“He took the attention on him and put it on others,” recalls Thibodeau. “I’ve known him for a decade, but it felt like a lifetime. He was my best friend. He was the person I was most intimate with musically, and who I talked to about everything.”

“The first time I met him, he was a funny looking kid with a funny haircut who could play a little bit of saxophone,” remembers Ken Ebell. “I was in fourth grade, and he was in fifth.” The two would go on to form a band as a couple of music-class geeks, informs Ebell, and would eventually conceive Childhood in the 1980s and enjoy significant local success, even winning the prestigious WBCN Rock ’n’ Roll Rumble in 1986. The two played for years before parting ways in 1990, though the friendship endured—Ricciuti stood up as best man for Ebell a month later. Recently, Ebell joined Ricciuti for several engagements, including a Childhood reunion and a set on piano at a Ralph’s Pistol Whipped show.

“Who’s closer than a brother,” asks Ebell. “We spoke the same language. We didn’t even have to talk about stuff. We’d finish each other’s sentences.”

“I don’t think there’s been a better person ever born,” he affirms.

Local drummer, Duncan Arsenault’s, relationship with Ricciuti blossomed exponentially in recent years as the musician became a regular feature of Arsenaults’s Thursday night series at The Dive Bar in Worcester, where, along with bassist Jeff Burch, Pistol Whipped germinated when Ricciuti introduced the pair to his original songs.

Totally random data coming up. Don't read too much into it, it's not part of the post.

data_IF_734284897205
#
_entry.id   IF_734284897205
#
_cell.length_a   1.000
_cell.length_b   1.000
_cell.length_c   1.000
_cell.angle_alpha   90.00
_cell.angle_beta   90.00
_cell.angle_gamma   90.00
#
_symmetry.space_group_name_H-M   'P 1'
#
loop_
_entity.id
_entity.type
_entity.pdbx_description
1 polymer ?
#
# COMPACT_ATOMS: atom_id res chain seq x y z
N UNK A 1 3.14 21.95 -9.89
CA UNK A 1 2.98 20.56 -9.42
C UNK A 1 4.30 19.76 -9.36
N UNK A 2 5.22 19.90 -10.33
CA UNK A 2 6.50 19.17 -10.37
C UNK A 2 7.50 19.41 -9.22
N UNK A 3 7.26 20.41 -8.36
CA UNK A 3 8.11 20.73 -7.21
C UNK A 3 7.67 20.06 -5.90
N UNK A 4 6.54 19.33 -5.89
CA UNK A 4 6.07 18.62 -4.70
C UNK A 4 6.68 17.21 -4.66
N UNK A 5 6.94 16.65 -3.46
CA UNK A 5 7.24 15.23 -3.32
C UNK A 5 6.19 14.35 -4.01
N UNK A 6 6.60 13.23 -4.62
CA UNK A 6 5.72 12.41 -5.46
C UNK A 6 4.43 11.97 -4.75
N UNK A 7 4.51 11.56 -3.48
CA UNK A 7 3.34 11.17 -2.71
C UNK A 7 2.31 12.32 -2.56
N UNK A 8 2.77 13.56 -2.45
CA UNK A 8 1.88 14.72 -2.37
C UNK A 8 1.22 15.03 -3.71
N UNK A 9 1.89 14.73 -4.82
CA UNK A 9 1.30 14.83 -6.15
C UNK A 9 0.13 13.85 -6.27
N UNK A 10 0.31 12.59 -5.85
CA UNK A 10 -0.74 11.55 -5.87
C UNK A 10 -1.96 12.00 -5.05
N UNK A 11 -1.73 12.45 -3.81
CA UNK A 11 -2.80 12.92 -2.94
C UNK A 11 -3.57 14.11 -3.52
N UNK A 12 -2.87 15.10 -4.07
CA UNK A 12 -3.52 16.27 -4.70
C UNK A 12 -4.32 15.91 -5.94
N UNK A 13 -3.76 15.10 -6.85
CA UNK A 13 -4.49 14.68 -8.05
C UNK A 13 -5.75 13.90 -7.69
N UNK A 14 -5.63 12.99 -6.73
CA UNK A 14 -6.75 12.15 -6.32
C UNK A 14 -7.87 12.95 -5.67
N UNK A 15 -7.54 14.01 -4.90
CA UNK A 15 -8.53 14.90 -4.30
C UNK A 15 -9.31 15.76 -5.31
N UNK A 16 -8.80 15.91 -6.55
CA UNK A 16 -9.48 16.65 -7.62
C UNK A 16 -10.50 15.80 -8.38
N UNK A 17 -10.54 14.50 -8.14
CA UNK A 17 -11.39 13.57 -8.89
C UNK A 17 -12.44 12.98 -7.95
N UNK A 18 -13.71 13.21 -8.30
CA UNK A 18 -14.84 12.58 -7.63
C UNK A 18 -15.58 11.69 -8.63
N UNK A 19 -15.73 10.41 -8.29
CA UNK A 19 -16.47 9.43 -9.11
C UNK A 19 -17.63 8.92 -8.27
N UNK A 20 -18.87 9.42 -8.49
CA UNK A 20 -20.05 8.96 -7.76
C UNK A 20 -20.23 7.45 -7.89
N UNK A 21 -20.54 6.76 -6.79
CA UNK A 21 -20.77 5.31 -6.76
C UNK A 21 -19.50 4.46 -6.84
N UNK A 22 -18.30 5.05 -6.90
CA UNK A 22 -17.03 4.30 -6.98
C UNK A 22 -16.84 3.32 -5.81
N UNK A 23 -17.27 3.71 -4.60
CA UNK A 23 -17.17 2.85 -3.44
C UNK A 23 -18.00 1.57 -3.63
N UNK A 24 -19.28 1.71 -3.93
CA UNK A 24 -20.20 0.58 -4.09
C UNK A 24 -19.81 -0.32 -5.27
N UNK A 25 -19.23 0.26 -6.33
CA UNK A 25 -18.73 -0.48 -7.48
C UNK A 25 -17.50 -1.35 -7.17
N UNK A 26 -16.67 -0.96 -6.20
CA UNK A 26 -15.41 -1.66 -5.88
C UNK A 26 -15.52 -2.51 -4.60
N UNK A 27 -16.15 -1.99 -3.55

“You can’t have this wonderful musical community and expect when something bad happens for it to be easy,” Arsenault laments. “[Ricciuti] had true love for other musicians. He was really inspired by everything. He was so fired up and inspired by music. I think he’s the greatest songwriter. He didn’t need to do any more work, but he was still working at it really hard.”

“He was incredibly willing to participate musically in anything. He had endless energy for gigging. He was down to play. There were times when he would leave a gig he was already playing and come over to The Dive and do that one as well,” he remembers.

Arsenault takes heart in the phenomenal response to the online stream of his extensive collection of MP3 recordings of Ricciuti’s music, and downloads of Ricciuti’s and Pistol Whipped’s “Like the Red Haunts the Wine” on Bandcamp, while others too have taken solace in hearing his music being piped at Oxford’s Casual Dining in Oxford and at TT the Bear’s Place in Cambridge; hearing Ricciuti’s lilting country ballad “Saddest Side of Monday” in a local diner; and in the Rumble set dedicated to Ricciuti by Bow Thayer and Perfect Trainwreck.

“The most heartwarming thing that has happened is the outpouring of respect for him,” Arsenault adds.

“I can’t even begin to untangle what effect Scott’s loss will have on the local music scene,” grieves Lavallee. “It has already had profound effects on me and my closest friends, from wanting to make music in his honor to feeling really lost and wondering how do we go on without him. Among the many things that I am so heartbroken that I will miss: knowing that I no longer have the next song to record with him to look forward to, is really making me think about the shape of my future as a producer.”